The government does not limit bandwidth or deliberately restrict internet connections, nor does it impose centralized control over infrastructure, except in emergency situations when internet service providers (ISPs) are required to make their infrastructure available for official responses.1 However, some analysts reported that connectivity disruptions were detected during the previous coverage period.

Netblocks reported that fixed-line and cellular services were disrupted in Cali amid widespread protests in May 2021 (see B8). Movistar, a service provider, reported that vandalism had disrupted service around this time.2 There was no evidence that the government intentionally restricted connectivity in Cali. In October 2021, two UN Special Rapporteurs sent a letter to the Colombian government requesting further information on the disruptions and the measures in place to investigate them.3 In April 2022, the Constitutional Court selected for review a case filed by a group of free expression and digital rights organizations requesting that the government prepare an independent report clarifying the service disruptions in Cali in 2021 and, furthermore, that it develop a protocol to guarantee connectivity during social demonstrations.4

Colombia has only one internet exchange point (IXP), NAP Colombia, through which ISPs exchange traffic to improve efficiency and speed. Located in Bogotá, the IXP is managed by the CCIT.5

A4 1.00-6.00 pts0-6 pts
Are there legal, regulatory, or economic obstacles that restrict the diversity of service providers? 4.004 6.006

There is healthy competition among the country’s 740 ISPs and multiple options for consumers.1 Market entry is straightforward, and it is possible for anyone to establish an ISP by following the general requirements of the 2009 ICT Law, which establishes free competition and prioritizes efficient use of infrastructure and access to ICTs.2 However, approximately 73 percent of the fixed-line market is led by three providers: Claro, with a 38.5 percent market share, followed by UNE EPM with a 20.7 percent share, and Movistar with a 14.2 percent share.3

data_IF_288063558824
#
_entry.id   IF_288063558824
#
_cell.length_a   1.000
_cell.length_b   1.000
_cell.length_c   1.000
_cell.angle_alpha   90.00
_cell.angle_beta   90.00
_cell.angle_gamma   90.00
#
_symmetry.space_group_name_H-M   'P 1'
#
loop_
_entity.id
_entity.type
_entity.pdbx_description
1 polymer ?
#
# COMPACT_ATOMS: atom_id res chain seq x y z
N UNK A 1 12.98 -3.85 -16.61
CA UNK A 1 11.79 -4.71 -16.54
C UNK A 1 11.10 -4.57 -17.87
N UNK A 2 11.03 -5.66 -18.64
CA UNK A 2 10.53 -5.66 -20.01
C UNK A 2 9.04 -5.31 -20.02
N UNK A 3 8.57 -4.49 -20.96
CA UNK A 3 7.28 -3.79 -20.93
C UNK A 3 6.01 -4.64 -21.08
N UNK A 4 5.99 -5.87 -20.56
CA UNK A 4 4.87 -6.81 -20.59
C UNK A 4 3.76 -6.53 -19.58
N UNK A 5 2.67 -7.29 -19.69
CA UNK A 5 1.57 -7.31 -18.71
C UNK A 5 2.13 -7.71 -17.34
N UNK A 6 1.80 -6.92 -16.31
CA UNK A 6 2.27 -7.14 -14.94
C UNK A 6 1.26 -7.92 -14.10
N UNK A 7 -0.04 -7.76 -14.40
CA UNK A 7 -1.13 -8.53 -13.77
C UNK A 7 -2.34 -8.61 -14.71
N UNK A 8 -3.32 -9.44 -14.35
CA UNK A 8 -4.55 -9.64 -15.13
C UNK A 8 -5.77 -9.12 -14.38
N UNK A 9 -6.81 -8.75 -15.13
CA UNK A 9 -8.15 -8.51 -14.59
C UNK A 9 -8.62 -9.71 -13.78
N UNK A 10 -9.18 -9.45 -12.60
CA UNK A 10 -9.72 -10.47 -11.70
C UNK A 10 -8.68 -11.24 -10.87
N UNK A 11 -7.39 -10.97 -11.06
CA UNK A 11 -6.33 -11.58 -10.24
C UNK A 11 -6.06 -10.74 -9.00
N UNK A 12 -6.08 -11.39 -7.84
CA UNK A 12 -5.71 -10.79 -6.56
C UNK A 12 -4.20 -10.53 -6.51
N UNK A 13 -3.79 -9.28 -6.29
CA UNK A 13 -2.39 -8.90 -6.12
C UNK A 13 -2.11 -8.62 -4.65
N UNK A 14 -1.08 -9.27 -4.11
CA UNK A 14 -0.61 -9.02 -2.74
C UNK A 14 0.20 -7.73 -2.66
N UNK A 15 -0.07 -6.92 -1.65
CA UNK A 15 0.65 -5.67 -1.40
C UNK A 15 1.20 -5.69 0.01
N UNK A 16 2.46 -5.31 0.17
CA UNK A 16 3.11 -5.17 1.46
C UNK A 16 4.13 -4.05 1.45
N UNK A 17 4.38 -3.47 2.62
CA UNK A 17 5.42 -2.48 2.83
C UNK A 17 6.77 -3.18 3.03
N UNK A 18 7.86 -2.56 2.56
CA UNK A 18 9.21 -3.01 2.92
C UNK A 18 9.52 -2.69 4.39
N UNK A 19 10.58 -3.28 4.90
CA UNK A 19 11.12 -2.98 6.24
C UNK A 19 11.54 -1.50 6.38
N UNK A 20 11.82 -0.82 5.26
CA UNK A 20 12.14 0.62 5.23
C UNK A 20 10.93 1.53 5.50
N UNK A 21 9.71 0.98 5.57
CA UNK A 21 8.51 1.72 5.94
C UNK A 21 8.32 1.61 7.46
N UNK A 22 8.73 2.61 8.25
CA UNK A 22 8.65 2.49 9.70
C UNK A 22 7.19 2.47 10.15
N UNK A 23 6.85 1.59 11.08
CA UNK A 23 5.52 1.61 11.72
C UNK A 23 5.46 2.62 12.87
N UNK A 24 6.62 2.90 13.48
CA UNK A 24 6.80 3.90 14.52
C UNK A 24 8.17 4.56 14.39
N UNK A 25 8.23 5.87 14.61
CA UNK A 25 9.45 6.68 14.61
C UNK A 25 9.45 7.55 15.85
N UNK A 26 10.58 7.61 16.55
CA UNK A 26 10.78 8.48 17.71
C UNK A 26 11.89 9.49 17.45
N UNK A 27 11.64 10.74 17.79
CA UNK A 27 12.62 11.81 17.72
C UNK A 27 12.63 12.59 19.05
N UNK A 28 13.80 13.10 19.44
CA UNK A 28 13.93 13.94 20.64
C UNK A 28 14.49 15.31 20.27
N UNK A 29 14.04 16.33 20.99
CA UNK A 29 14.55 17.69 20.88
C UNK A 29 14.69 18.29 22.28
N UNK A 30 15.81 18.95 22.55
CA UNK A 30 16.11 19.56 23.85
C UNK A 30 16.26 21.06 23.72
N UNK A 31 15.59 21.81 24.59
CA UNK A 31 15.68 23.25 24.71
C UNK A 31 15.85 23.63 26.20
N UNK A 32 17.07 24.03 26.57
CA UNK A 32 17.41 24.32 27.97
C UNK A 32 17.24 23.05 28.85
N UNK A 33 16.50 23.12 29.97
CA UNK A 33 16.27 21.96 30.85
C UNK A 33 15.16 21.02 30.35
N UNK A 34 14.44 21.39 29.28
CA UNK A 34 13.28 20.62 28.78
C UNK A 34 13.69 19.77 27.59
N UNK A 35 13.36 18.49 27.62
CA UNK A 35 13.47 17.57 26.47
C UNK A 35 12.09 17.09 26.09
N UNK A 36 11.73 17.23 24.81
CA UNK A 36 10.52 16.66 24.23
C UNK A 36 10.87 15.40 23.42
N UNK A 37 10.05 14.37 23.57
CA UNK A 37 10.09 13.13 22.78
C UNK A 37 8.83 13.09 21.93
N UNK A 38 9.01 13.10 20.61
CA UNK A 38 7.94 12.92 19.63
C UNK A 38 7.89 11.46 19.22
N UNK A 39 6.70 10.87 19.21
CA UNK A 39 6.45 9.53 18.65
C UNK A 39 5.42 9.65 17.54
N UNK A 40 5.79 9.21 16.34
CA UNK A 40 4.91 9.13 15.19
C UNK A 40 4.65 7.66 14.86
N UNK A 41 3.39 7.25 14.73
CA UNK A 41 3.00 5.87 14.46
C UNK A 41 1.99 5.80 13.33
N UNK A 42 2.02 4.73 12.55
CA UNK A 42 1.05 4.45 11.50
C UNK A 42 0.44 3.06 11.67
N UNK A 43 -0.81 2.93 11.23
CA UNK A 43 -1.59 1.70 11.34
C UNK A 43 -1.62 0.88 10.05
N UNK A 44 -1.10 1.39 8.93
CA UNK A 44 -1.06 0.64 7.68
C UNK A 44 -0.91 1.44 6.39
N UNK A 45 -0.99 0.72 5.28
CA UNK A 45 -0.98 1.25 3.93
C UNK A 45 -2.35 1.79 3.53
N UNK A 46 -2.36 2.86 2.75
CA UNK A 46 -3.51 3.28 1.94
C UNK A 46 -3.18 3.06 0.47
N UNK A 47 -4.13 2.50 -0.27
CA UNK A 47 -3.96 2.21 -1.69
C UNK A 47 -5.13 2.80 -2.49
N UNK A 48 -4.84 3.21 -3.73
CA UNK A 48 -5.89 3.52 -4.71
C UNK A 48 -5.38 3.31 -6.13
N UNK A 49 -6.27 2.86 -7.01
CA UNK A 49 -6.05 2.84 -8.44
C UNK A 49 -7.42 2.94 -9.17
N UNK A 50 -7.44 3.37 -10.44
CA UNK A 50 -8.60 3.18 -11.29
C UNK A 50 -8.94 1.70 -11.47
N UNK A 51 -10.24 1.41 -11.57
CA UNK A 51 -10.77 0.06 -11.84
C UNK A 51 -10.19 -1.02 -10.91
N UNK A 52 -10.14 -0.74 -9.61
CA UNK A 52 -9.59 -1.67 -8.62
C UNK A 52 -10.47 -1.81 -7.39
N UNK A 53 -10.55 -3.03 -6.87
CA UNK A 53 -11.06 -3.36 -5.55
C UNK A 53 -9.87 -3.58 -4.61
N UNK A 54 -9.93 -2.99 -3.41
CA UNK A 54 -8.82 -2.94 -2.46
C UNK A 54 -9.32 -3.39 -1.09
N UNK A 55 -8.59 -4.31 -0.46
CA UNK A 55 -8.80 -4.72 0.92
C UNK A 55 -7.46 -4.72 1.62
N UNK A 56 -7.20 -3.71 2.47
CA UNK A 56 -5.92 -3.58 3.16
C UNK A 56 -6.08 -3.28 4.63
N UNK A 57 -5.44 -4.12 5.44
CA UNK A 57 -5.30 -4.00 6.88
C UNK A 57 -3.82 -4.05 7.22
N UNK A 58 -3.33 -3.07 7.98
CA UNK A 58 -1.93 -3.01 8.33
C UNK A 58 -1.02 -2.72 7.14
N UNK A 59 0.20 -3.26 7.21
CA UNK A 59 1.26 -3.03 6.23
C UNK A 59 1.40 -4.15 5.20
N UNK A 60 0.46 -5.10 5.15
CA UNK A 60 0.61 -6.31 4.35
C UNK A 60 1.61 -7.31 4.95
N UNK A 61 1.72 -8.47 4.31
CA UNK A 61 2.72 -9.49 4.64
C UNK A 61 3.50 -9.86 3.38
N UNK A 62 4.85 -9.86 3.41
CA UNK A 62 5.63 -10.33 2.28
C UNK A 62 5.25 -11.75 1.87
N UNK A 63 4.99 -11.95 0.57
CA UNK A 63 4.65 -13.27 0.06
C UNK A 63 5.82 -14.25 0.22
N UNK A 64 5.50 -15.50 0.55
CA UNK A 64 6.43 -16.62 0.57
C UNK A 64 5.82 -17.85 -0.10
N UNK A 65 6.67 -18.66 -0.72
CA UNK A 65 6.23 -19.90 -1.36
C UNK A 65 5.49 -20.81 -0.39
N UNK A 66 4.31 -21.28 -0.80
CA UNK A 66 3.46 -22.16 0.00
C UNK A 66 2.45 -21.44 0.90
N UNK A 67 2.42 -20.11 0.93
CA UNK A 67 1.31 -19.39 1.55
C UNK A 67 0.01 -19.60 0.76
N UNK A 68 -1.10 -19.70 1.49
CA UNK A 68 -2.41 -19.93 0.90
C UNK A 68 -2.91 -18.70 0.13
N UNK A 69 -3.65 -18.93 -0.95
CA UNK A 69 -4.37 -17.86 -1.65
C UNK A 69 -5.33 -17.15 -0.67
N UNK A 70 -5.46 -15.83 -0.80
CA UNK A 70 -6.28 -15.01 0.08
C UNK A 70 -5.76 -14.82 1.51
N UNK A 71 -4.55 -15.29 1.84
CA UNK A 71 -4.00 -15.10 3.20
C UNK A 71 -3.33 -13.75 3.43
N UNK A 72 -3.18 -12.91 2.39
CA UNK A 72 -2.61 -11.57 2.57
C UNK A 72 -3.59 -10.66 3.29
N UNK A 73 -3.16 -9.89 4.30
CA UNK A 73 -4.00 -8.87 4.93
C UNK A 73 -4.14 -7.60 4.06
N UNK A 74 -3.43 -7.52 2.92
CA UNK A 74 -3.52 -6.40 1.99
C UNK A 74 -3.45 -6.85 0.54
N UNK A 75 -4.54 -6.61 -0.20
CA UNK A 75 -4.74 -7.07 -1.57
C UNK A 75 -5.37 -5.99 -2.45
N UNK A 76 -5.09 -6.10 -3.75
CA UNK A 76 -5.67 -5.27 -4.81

Registration requirements are neither excessive nor onerous. Business owners must provide personal and tax identification as well as a description of services, but no fee is required. This information is published in an open registry, and the MinTIC has 10 days to verify the data before the business may begin operating. Registration can be denied when information is incomplete or false, or when an ISP does not have the proper commercial status to offer the necessary services.4 ISPs must also apply for licenses to utilize the radioelectric spectrum, although there have been no complaints of difficulties or bias with this process.

The mobile landscape is more concentrated. Although there are 11 providers, nearly 93 percent of the market is in the hands of three companies: Claro (53 percent), Movistar (22.3 percent), and Tigo (17.3 percent).5 Mobile service providers must contribute 0.01 percent of their annual income to a MinTIC fund, Fondo Único TIC, which is devoted to the development of nationwide ICT projects.

The 2019 ICT modernization law, which aims to increase connectivity, risks maintaining and augmenting market concentration by favoring more established and larger telecommunications providers (see A2 and A5). The spectrum licensing period, for instance, was extended from 10 years to up to 20.6 While this extension provides more stability for private investments, it could limit competition at the infrastructural level.

The modernization law also provides that, while service providers were previously obligated to pay a contribution of 0.01 percent of their annual income to the MinTIC fund, the payment amount will vary depending on ambiguous qualitative variables such as “social benefit.” Moreover, these criteria will be determined at the ICT minister’s discretion. A share of the fund will be used to increase connectivity, and service providers that partner with the government to do so will be allowed to pay up to 60 percent of their contribution in kind, also at the ICT minister’s discretion.7 In December 2020, the MinTIC published a regulation that outlines requirements and procedures for authorizing and quantifying such contributions.8

A5 1.00-4.00 pts0-4 pts